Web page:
Category Archives: teshuvah

The Dream of a Better Past – a sermon for Kol Nidre 5776

תשובה / Teshuvah is letting go of the dream of a better past.

That’s a riff off of a famous phrase. Originally the teaching was that forgiveness is letting go of the dream of a better past. Depending on who you ask, it either comes from the actor Lily Tomlin, or from noted Jewish-Buddhist teacher Jack Kornfeld.

Either way, I think it’s equally true of teshuvah. An essential part of teshuvah, of re/turning ourselves in the right direction again, is letting go of wishing that the past had been different.

If only I’d taken that job…
If only I hadn’t hurt her feelings…
If only I’d married someone different…
If only I’d known then what I know now…

We all fall into the habit of wishing that things had been different. We tell ourselves stories about how much better life might be if we had made different choices, or if we hadn’t been dealt a particular hand of cards.

The human mind loves to tell stories. We tell ourselves stories about the past; we tell ourselves stories about the future. I do this all the time! Sometimes it’s as though I am listening, in my mind, to the voiceover narration of the book of my life. “She stood at the Torah reading table in her beloved small synagogue, reading aloud the words of the sermon she had written and rewritten all August long…”

There’s nothing wrong with the mind telling stories. That’s what it was designed to do. We are meaning-making machines. We take in life experience and our minds strive to make meaning from them. But it’s easy to get so caught-up in the stories that we lose sight of the present moment. And it’s easy to get so attached to our stories that we get stuck in them.

Who am I, really? If I set aside all of my “if onlies,” what am I left with? If I set aside my stories about who I used to be, and my stories about who I might become, who am I right now?

Yom Kippur asks us to look inside and answer that question. Who am I right now? Who do I want to be, and where have I fallen short? And am I willing to let go of my fantasies about how if only something had gone differently, I would be in a better place than I am today?

It’s not an easy question to ask. Not if we ask it with our whole hearts, with no sacred cows, with everything on the table for examination. Continue reading

On meteors, the night sky, and seeing ourselves in a new light – thoughts for Elul

IStock_000013878410Medium

A few nights ago a friend reminded us that the Perseid meteors were going to be visible. So around 9pm we turned off all of our lights and went outside and lay on our backs on the deck and stared up at the sky. I knew it would take a while for my eyes to adjust.

From the moment I looked up at the heavens I was awestruck by the sheer number of stars. And I thought to myself: even if I don’t see any meteors, dayenu, it’s enough, because this is so beautiful. And then I saw one streak across the sky, and it was amazing.

I know that we are blessed to live in a place that doesn’t have a lot of “light pollution” — where we can turn off our lights and really see the night sky. And I know that the reason the stars were so visible is that there was almost no moon.

Because this weekend is Rosh Chodesh — new moon. Now the moon starts growing again. This is one of the things I love about being attuned to the Jewish calendar: it means I’m also always attuned to the phases of the moon as she waxes and wanes.

The moon will grow for two weeks, and shrink for two weeks, and the next new moon is Rosh Chodesh Tishrei, also known as Rosh Hashanah.

Rosh Hashanah is four weeks from this Sunday. Maybe for some of you that doesn’t sound like a big deal. So what? You’re not writing sermons or preparing services, so does it really make a difference to you? I want to say today that it can make a difference — and I hope that it will.

Our tradition teaches that this is a month during which we should deepen our spiritual practices, whatever they may be. This is a month during which we look back on the year now ending. Who have you been, since last Rosh Hashanah?

What are you proud of, and what do you feel ashamed of? When were you the best self you know how to be, and when did you fall short? How’s your relationship with God these days — whatever that word or idea means to you?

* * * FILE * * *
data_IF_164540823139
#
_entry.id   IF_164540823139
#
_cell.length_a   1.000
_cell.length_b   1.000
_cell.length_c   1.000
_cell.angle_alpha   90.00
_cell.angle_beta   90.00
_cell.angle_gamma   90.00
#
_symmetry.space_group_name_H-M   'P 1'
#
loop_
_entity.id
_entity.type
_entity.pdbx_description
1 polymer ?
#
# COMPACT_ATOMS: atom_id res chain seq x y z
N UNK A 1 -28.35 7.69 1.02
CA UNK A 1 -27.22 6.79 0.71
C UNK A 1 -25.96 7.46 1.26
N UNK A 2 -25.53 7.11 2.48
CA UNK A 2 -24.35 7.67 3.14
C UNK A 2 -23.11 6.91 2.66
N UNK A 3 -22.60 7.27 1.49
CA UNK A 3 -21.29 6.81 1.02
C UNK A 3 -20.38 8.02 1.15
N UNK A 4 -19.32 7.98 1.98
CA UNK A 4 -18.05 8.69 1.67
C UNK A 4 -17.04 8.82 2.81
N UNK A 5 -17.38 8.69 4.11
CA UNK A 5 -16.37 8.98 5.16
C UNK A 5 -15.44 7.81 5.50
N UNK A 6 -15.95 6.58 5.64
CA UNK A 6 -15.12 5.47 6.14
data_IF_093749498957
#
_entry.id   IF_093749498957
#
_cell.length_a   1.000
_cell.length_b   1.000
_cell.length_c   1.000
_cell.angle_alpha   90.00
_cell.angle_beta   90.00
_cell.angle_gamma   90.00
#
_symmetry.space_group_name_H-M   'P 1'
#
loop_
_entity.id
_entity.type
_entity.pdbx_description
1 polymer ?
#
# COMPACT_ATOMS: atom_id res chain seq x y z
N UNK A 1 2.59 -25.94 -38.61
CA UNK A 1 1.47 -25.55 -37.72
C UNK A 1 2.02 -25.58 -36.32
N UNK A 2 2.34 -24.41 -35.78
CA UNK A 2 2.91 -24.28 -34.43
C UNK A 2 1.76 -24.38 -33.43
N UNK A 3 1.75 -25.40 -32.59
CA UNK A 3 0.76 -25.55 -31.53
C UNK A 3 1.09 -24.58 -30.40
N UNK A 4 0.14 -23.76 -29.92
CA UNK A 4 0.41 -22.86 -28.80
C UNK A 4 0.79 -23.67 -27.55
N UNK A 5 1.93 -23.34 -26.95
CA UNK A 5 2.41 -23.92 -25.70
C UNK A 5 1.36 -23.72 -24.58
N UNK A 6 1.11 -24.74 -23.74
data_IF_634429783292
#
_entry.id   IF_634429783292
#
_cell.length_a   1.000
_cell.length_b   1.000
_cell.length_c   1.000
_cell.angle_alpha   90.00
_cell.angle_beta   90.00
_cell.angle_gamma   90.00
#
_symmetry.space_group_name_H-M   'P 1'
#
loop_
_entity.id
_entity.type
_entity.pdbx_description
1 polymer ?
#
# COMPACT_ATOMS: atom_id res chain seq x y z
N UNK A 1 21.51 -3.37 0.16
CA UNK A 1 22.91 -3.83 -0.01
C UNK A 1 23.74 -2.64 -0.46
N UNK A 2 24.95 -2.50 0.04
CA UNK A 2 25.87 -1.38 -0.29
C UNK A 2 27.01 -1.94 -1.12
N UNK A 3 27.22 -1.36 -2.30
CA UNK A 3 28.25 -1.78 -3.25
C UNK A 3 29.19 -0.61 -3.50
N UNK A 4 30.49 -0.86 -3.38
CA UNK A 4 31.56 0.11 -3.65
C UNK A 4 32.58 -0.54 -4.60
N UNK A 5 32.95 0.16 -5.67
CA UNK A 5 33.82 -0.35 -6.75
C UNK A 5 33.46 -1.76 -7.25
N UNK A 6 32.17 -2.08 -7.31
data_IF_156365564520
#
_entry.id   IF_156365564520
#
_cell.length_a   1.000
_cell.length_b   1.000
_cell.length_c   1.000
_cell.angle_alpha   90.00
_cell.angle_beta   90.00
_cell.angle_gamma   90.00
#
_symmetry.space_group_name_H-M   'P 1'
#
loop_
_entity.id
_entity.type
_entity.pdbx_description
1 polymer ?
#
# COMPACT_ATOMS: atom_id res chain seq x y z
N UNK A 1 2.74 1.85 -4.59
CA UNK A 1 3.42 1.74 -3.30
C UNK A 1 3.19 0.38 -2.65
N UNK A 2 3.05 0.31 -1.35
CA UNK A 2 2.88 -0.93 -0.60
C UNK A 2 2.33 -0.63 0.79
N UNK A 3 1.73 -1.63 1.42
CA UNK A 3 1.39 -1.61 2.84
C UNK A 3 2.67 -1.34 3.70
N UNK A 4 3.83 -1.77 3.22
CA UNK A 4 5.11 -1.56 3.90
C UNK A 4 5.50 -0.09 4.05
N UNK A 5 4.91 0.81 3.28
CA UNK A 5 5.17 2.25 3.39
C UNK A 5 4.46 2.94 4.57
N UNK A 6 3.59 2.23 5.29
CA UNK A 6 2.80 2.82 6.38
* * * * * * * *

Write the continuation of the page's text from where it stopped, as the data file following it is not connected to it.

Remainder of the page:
If we spend these next four weeks in introspection, discerning where we may have mis-stepped and where we forged a wise path, then when we get to Rosh Hashanah we’ll experience those two days of prayer and song and story in a different way.

If we spend these next four weeks rekindling our spiritual practices — be they yoga, or meditation, or prayer, or walking in the woods — then when we metaphorically call up God on Rosh Hashanah we won’t be afraid of hearing, “it’s been a whole year — nu, you don’t write, you don’t call…!”

One Hasidic teaching holds that Elul is the time when “the King is in the fields” — when God leaves the divine palace on high and enters creation to walk with us in the meadows and listen to the deepest yearnings of our hearts. God is extra-available to us this month. What do we most need to say?

Another Hasidic teaching points out that the name of this month, Elul, can be read as an acronym for Ani l’dodi v’dodi li — “I am my Beloved’s, and my Beloved is mine.” The Beloved, in this context, is God. We belong to God, and God belongs to us, and what connects us is love.

The stars are there every night, but we can only see them when there are no clouds and when the moon has dwindled. The opportunity to do the work of teshuvah, repentance / return, is there all year long — but some seasons of the year offer us special opportunities to see ourselves in a new light.

This is a time of month when the night sky is filled with tiny lights. And this is a time of year when we can open our hearts and souls to the light of God’s presence as we do the work of discernment and transformation. Imagine what we might see in ourselves if we take the time to let our eyes adjust.

Here’s to a meaningful Elul.

This is the d’var Torah (really more of a d’var zman, a word about the season) which I offered at CBI yesterday. (Cross-posted to Velveteen Rabbi.)

D’var Torah for Vayeilech-Nitzavim: Returning in love

Here’s the brief d’var Torah I offered at yesterday morning’s Shabbat service at my shul. (Cross-posted to Velveteen Rabbi.)

 

If you only take one thing away from this morning’s Torah reading, let it be this: that teshuvah is a two-partner dance, and that God is always ready to turn to us in love.

This week’s Torah portion speaks in terms of blessings and curses. We might call those “good outcomes” and “bad outcomes.” We know that our choices come with consequences, and that sometimes our poor choices lead us to unpleasant consequences. And we know that sometimes we receive outcomes we didn’t wish for, even when we’ve chosen as wisely as we could.